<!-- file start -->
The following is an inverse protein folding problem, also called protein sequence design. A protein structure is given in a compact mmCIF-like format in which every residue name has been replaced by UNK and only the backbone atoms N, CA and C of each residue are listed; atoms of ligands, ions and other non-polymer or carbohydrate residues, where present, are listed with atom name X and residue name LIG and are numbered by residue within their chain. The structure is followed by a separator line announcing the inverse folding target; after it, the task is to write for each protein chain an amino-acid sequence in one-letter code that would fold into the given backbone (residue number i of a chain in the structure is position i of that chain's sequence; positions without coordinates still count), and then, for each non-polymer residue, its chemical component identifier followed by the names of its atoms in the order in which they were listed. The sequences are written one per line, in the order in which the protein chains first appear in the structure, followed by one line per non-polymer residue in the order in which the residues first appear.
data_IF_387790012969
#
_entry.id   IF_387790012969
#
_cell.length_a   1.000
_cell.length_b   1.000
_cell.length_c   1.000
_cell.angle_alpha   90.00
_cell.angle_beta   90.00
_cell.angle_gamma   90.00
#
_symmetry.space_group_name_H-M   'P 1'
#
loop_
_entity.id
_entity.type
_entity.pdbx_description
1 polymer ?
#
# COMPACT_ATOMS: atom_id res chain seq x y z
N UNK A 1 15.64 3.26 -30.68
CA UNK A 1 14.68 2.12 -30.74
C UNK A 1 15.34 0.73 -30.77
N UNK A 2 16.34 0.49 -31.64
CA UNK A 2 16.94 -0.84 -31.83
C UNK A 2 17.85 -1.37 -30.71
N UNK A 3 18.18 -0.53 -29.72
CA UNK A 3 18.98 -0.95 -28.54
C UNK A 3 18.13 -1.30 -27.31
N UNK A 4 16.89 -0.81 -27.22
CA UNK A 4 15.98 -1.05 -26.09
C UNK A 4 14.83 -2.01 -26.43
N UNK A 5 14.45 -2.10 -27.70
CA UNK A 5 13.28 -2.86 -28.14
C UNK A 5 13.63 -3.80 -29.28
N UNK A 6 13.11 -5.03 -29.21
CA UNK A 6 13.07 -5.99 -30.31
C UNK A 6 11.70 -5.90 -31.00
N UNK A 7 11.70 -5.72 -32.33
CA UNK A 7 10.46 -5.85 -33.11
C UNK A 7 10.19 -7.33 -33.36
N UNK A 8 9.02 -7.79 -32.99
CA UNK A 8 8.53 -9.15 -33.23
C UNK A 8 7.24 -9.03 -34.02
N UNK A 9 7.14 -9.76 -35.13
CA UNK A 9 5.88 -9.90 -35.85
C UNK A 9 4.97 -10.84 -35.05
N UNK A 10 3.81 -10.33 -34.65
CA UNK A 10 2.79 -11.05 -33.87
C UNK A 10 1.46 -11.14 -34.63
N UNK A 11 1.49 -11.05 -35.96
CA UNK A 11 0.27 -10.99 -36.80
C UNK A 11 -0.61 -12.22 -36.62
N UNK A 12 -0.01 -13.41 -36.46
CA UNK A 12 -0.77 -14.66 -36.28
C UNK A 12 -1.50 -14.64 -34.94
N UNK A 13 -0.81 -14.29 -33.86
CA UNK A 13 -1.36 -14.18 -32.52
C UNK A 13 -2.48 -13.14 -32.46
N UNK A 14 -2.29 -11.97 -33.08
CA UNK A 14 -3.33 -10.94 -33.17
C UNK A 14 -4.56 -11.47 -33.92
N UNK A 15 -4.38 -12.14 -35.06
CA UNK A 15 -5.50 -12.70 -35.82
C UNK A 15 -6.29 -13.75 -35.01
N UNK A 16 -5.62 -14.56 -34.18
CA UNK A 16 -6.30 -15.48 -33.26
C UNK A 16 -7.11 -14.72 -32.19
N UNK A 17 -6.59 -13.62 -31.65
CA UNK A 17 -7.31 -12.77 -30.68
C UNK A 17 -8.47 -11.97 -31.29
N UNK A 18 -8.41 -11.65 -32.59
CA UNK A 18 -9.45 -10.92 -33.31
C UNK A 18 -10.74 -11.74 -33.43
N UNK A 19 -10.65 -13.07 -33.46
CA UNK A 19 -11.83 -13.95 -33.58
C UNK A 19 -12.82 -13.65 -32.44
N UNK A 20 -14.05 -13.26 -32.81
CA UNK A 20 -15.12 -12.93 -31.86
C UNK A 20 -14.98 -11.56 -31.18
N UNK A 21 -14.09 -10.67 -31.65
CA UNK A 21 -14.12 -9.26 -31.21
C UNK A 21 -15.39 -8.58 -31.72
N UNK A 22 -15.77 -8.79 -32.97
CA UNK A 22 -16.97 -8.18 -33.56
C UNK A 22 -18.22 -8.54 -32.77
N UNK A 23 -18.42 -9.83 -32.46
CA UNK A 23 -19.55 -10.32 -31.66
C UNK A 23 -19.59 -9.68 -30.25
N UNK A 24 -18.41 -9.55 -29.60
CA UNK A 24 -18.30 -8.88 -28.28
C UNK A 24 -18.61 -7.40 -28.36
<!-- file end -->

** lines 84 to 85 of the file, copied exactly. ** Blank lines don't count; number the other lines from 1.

C UNK A 21 -15.39 -8.58 -31.72
N UNK A 22 -15.77 -8.79 -32.97